tilder Fri 14-Dec-12 10:17:26

Ok, so every case is different.

However if my dh and I split up I would expect him to financially support our children. If he went on to have more children with someone else, I would expect him to financially support all of them. I work too, but I think both parents are responsible for their children. I don't see why separation from the mother removes that responsibility. If it would mean he couldn't afford children with a new partner, then tough really. Is that controversial?

Daddelion Fri 14-Dec-12 10:36:24

Tilder

Does that also mean you shouldn't have more children?
As you'd be sharing the money out more thinly.

SkeletonButterfly Fri 14-Dec-12 10:37:26

It's not a case of affordability, more a case of fairness. It seems to me to be horrendously unfair that we struggle on our (earned) money and my DP wants to do right by his children - all of them - and because she can go off, procreate and get it all paid for, and we are left feeling bitter because when we had any contact the children were paid for here - and at home, on top of other payments; ie school uniform, clothing, toys and things for at their dads, we private rent and stretched for an extra room for children that now can't stay here. This seems grossly unfair to me - she was the reason the relationship ended, yet she holds all the cards wrt the children and contact. It's not about the money, it's emotional abuse via the children and the extra money on top (thanks condem) is just the icing on a rather horrid cake.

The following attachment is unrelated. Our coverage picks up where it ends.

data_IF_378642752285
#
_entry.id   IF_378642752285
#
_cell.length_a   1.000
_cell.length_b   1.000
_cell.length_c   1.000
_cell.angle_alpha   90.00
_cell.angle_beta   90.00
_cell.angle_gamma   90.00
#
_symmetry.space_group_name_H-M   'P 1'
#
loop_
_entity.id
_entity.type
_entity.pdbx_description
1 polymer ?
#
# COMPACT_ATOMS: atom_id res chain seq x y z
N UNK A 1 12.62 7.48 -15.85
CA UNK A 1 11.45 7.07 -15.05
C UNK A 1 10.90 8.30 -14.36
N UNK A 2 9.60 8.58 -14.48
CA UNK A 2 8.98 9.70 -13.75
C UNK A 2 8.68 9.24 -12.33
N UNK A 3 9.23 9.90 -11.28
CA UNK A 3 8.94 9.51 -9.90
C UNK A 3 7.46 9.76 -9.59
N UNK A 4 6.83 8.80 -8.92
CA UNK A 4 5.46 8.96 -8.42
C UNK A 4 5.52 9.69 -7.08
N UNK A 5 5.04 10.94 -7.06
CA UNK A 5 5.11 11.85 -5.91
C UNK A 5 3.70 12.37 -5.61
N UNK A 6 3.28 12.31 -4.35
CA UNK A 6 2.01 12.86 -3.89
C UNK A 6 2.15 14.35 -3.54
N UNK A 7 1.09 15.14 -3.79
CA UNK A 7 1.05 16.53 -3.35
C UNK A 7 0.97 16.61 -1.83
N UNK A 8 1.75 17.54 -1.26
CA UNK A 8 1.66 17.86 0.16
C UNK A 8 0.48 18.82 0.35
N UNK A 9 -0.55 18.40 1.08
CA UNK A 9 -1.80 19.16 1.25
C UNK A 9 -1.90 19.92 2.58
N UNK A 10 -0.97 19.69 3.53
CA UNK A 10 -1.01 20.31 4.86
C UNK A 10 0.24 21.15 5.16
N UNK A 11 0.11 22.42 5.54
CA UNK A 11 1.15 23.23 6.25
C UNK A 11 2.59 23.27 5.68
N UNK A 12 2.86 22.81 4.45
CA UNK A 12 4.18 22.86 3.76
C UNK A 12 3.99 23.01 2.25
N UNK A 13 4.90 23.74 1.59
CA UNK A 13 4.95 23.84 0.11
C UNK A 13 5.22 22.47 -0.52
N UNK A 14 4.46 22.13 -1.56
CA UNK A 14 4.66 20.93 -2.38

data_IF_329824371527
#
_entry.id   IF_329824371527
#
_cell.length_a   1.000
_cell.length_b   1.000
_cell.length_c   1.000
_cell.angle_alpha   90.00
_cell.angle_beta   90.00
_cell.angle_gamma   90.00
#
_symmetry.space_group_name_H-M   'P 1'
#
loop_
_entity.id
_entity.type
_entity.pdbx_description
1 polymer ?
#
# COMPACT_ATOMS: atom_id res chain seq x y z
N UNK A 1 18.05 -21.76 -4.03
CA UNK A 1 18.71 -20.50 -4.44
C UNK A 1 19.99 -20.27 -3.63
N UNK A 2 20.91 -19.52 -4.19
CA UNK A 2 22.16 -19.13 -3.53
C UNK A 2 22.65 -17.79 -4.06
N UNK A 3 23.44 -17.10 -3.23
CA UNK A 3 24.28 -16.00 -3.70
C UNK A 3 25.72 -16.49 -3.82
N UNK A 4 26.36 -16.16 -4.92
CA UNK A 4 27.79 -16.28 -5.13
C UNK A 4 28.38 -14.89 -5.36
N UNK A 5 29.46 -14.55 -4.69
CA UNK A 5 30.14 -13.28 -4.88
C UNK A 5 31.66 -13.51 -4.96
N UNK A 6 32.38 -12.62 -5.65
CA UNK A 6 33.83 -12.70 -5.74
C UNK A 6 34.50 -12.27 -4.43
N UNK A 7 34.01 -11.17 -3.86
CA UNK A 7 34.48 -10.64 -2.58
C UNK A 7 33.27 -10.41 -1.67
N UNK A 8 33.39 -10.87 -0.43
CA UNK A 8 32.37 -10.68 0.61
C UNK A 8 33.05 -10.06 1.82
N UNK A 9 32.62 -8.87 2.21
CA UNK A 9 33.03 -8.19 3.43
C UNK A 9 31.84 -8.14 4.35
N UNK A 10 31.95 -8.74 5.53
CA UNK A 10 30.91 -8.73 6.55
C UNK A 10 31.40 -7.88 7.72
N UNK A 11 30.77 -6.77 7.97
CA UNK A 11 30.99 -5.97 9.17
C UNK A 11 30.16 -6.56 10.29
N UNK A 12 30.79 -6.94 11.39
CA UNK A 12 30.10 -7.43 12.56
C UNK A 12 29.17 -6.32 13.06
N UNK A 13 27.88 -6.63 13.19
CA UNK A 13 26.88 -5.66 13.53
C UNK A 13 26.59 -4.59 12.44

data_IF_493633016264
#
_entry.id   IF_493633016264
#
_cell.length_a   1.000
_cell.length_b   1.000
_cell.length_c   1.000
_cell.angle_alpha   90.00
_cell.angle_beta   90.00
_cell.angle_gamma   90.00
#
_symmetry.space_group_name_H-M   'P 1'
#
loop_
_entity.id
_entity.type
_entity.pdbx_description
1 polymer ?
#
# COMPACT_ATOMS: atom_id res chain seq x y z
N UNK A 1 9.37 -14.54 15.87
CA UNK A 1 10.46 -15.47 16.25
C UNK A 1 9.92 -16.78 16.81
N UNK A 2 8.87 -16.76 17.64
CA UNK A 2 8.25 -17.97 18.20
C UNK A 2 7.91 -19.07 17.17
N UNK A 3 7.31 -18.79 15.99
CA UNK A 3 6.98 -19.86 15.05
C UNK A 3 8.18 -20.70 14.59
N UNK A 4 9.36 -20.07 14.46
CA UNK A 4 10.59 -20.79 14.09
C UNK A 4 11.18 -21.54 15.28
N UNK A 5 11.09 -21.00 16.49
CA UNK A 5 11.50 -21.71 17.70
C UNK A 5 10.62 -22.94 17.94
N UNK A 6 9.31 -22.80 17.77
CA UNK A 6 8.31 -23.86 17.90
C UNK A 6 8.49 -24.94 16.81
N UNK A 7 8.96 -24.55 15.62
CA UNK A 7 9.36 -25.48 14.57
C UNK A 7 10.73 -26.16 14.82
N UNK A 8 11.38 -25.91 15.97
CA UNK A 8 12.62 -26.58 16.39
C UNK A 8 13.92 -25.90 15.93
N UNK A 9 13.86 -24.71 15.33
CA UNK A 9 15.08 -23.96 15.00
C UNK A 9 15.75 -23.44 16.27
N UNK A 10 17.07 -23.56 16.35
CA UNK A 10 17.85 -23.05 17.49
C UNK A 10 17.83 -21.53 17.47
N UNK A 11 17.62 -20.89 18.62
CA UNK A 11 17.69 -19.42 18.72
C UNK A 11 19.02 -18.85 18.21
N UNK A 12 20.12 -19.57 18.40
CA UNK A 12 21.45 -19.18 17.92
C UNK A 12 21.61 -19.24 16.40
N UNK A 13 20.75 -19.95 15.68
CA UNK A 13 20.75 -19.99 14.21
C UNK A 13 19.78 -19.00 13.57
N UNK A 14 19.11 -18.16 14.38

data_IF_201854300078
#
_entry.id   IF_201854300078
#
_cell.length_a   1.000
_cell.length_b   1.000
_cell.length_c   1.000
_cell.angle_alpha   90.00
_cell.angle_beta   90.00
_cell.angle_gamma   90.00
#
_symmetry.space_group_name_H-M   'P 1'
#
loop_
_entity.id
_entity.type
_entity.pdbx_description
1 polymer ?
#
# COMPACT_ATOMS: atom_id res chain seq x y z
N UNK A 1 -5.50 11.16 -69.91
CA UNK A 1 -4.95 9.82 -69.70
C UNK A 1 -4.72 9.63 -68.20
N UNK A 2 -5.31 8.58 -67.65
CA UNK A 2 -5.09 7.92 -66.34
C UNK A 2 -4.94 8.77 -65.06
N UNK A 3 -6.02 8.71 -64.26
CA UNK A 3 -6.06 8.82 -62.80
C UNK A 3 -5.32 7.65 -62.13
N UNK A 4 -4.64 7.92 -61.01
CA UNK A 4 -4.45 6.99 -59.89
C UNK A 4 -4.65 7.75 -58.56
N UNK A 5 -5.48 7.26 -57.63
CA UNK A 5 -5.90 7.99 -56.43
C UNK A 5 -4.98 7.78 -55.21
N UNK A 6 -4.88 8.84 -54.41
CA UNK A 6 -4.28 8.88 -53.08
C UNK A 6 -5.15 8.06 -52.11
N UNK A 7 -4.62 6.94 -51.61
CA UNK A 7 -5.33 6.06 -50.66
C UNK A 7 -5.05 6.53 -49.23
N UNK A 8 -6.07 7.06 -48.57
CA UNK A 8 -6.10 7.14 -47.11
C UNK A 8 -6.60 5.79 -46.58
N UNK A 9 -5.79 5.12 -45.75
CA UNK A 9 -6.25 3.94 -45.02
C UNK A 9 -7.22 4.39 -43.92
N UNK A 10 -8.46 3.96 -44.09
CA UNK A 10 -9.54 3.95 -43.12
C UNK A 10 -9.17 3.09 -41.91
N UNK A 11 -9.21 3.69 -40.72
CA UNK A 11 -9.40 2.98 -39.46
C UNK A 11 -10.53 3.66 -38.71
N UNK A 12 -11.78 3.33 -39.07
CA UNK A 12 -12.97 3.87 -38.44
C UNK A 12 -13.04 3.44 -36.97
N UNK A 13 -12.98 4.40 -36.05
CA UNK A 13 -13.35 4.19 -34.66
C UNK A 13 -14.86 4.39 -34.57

NotaDisneyMum Fri 14-Dec-12 10:40:42

tilder - but does that mean providing the DC's with what they NEED, or what they WANT?
It actually doesn't cost that much to keep a DC - but there are lots of extras that it is nice to give.

If a RP is in poverty, and struggling to feed their DC's and the NRP goes on to have further DC's, then that may be considered selfish -but if the DC's have a good standard of living, then why shouldn't that drop because one of their parents has another DC?

OptimisticPessimist Fri 14-Dec-12 10:43:01

"When I discussed that very point with another poster on a different thread, her view was that a pwc was entitled to give up her job to look after new children and therefore provide nothing financially for the "first" children, but that an nrp shouldn't be allowed to do this. Go figure"

If a PWC did this then presumably their new partner would be providing financial support for the household. If an NRP does this and their household continues to pay an appropriate amount of maintenance then I don't have a problem with them becoming a SAHP if they choose to. What I do have a problem with is the NRP deliberately making decisions that impact on their legal obligation to pay maintenance and not making other arrangements to ensure that their (the NRP's) family unit finds a way to financially support the original children. Is it really that difficult to see the difference?

OptimisticPessimist Fri 14-Dec-12 10:45:25

"we will be paying up to 20% more for the children to receive up to 7% less"

This will only happen if your DP does not pay. Under the new service PWC will have to accept direct payments (ie, the CMS will do an assessment and reassess each year, but the NRP will then pay the amount directly to the PWC) and they will only collect the money on behalf of the PWC if the NRP does not pay the assessed amount directly.

SkeletonButterfly Fri 14-Dec-12 10:48:38

Oh thank you Optimist - that's good to know. It's frustrating going through an external agency when we had a good system going, so good to hear that we will not have to do it and she will have to accept direct payment anyway. This makes it seem less like a way she can control my DP smile